As Royal wedding fever was about to wear off, the Prince had one last surprise in store. For many years his Father has been the owner of an Aston Martin DB6 Mark II that was converted to run on biofuel. The car was decorated in traditional wedding fashion complete with ribbons, balloons, and a trick license plate reading Ju5t Wed. The dark blue Volante convertible was driven by the Prince through the crowds in front of Buckingham Palace on his way to a reception party. The car traveled down the procession route with top down and minimal security. A lone Range Rover followed the Aston and a RAF Rescue helicopter, much like the ones flown by the Prince, flew above with a flag waving below.
The Royals clearly have access to many things including the various Rolls Royce models and Carriages used today, but an Aston Martine DB6 Volante is rare even for them. This legendary car was the longest running production model that Aston Martin ever produced, but only 140 Volante versions were built. Furthermore, this may be the only one in the world running off biofuel made from excess British wine product.
Originally made famous by the James Bond films, these Aston Martin models have been coveted by collectors for years. Very rarely do they come up for sale or auction and the Prince’s will most likely never leave the Royal collection. The DB6 was a major improvement over the previous DB5 model and turned the car into a proper Grand Touring model. Performance for these models was increased through the Vantage edition which raised output to 325hp, but there is no word on the specific power output from the biofuel model.
Hit the jump for more details on the Aston Martin DB6.
Exterior and Interior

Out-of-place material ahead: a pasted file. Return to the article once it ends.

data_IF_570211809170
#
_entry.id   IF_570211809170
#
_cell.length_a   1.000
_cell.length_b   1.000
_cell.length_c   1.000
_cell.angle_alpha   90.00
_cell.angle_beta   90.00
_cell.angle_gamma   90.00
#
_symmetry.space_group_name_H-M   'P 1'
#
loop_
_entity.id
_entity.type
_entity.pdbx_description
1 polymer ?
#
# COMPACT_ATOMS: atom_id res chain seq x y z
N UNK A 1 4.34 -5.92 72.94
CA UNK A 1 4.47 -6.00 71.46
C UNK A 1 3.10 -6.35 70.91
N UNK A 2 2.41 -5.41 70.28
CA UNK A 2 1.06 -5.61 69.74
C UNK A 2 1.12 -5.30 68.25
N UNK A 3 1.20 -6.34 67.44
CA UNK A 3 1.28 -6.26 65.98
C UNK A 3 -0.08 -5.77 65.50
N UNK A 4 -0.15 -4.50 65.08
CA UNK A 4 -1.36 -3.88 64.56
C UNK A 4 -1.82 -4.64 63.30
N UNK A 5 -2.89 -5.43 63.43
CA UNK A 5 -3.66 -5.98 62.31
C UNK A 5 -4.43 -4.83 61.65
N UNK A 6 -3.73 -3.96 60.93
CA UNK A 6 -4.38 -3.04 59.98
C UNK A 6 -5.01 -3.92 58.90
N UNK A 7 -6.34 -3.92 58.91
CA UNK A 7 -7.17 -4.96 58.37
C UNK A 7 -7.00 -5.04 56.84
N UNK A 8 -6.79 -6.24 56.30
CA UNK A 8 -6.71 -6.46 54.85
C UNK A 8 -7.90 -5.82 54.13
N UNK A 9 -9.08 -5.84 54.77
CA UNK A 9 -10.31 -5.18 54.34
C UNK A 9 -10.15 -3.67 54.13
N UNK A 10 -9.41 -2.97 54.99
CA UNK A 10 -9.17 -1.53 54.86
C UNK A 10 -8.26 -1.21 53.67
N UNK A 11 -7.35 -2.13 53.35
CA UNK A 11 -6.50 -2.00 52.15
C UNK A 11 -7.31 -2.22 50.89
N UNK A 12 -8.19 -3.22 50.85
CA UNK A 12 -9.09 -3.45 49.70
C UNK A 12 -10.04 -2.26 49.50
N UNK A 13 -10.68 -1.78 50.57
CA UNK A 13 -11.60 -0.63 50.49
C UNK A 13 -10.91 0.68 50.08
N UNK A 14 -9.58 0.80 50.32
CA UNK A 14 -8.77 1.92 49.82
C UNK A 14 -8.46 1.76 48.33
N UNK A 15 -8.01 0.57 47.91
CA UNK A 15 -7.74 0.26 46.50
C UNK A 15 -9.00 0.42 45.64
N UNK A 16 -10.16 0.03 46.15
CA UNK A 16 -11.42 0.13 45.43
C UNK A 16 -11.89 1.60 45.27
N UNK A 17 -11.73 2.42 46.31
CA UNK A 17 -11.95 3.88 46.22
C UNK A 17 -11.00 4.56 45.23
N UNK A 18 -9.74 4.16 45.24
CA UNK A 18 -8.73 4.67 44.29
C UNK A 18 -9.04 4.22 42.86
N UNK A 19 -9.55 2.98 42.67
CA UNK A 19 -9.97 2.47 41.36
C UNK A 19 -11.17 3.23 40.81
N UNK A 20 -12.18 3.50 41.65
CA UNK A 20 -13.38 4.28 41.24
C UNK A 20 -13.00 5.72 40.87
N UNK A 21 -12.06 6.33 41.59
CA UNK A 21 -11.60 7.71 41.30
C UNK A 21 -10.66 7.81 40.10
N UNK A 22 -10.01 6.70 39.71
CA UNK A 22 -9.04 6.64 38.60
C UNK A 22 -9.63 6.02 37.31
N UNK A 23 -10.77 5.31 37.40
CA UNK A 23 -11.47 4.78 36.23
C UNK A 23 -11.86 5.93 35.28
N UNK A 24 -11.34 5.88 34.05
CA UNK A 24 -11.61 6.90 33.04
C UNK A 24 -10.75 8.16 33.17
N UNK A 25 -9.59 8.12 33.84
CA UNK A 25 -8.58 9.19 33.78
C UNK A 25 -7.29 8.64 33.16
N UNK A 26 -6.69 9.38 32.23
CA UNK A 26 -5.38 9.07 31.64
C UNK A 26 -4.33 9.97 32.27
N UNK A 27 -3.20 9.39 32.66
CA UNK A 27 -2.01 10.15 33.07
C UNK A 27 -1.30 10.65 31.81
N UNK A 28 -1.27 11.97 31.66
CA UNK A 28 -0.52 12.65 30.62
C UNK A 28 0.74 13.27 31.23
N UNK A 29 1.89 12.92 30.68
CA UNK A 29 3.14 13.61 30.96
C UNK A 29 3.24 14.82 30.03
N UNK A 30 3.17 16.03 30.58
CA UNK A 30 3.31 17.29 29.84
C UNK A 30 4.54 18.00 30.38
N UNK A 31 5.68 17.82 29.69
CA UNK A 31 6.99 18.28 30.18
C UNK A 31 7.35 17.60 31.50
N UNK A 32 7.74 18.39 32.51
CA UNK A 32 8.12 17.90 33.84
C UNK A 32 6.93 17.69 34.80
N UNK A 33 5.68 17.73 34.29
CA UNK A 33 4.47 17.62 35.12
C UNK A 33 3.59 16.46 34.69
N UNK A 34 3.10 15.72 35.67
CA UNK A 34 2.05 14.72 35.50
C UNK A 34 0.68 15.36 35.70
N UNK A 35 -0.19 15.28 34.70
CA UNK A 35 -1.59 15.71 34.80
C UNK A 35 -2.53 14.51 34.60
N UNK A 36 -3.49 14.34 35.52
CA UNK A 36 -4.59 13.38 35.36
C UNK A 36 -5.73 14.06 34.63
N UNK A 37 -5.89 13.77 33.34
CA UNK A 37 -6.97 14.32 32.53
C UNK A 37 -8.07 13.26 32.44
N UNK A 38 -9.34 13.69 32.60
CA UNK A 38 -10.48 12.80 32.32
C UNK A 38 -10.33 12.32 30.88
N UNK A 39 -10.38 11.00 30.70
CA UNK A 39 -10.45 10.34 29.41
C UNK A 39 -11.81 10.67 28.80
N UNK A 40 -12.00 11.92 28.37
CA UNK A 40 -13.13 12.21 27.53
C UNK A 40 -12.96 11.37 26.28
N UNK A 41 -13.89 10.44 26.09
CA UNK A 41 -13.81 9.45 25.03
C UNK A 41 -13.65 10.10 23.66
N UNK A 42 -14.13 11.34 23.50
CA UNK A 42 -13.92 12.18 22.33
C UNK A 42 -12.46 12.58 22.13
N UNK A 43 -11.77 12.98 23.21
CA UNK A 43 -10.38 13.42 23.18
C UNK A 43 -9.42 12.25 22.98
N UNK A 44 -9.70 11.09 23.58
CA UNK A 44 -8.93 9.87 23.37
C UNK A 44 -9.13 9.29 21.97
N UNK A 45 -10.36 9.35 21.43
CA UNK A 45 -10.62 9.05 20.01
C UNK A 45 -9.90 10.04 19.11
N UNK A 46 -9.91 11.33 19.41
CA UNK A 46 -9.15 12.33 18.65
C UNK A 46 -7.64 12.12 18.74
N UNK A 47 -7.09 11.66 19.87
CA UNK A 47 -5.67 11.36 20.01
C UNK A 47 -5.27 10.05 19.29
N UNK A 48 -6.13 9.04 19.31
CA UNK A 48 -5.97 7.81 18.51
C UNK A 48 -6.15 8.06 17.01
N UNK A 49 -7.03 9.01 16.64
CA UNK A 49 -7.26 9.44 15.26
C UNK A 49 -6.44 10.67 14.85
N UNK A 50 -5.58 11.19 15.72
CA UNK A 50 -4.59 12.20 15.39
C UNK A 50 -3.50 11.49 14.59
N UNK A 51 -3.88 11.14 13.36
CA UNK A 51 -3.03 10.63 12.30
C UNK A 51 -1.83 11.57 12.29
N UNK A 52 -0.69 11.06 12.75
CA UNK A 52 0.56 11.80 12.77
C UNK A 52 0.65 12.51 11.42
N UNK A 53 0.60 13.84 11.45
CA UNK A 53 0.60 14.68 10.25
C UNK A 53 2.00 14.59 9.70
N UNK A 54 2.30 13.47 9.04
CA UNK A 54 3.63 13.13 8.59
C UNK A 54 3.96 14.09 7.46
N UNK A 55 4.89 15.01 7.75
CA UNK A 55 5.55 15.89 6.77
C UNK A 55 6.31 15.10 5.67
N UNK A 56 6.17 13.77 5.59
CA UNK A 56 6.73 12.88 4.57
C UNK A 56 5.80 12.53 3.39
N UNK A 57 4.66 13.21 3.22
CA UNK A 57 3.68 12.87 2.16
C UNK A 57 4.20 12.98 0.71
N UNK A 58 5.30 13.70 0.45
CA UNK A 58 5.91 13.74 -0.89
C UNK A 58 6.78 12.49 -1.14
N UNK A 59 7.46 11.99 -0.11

The design of the DB6 began as simple wind tunnel testing of the previous DB5 model. Engineers soon learned that aerodynamic lift was reducing traction of the rear wheels at higher speeds. The changes made in the following design were produced as the MP219 or DB6 model. The exterior of the car retains the same shape as the DB5, but changes many small pieces. The simplest way to tell the difference between the models is to notice the oil-cooler air scoop that sits atop the hood on the DB6 model. The roofline of the car was raised by two inches and incorporated new quarter windows on the front doors. New front and rear bumpers were also included and became split in the center to accommodate license plate mounting. For the United States, the DB6 received standard chrome wire wheels and whitewall tires.
The inside of the new Aston was a much more comfortable place to be thanks to the improvements made. The increased headroom made the car feel much larger and the longer wheelbase increased legroom as well. The most prominent piece of the interior is the large polished wood steering wheel. The dashboard is all business with various gauges to keep the driver informed of everything going on under the hood.
The DB6 Mark II was announced several years after initial production in 1969. It is defined by new flared wheel arches on both the front and the rear of the car. These help to accommodate wider wheels and tires that increased the handling of the car. In 1966 Aston introduced the convertible version and called it Volante. It was the first time Aston Martin would use this now classic Italian term to denote its convertible models. The rarest of all these cars was the Vantage Volante version, for which only 29 examples exist.
These cars use a legendary engine designed by the fabled Tadek Marek. It is a 4.0-liter inline six-cylinder with twin overhead camshafts. With the triple Smith’s Union carb setup it makes 282hp at 5,500rpm and 295 lb-ft. of torque at 4,500rpm. The DB6 weighed more than the outgoing DB5, but it was faster to 60mph making the sprint in 8.4 seconds. The topspeed of the car was raised to 150mph thanks to the aerodynamic enhancements of the Aston Martin engineers. The Vantage models featured an engine with output increased to 325hp at 5,750rpm made possible with the use of Weber 45DCOE carbs.
Factory models clearly ran on standard fuel, but Prince Charles’ model is rather environmentally friendly. European Union countries are only allowed to sell a certain amount of wine each year. This means that extra wine waste is essentially produced and needs to be used for something else a.k.a. biofuel for the rich and famous. The car is producing 85% fewer CO2 emissions than similar cars on the road. The idea behind biofuel in the United States is to lower the cost of fuel for the average American, so don’t expect to start running your car on wine, it’s more expensive than today’s premium fuel.
Classic British Sports Car
Very Rare Volante
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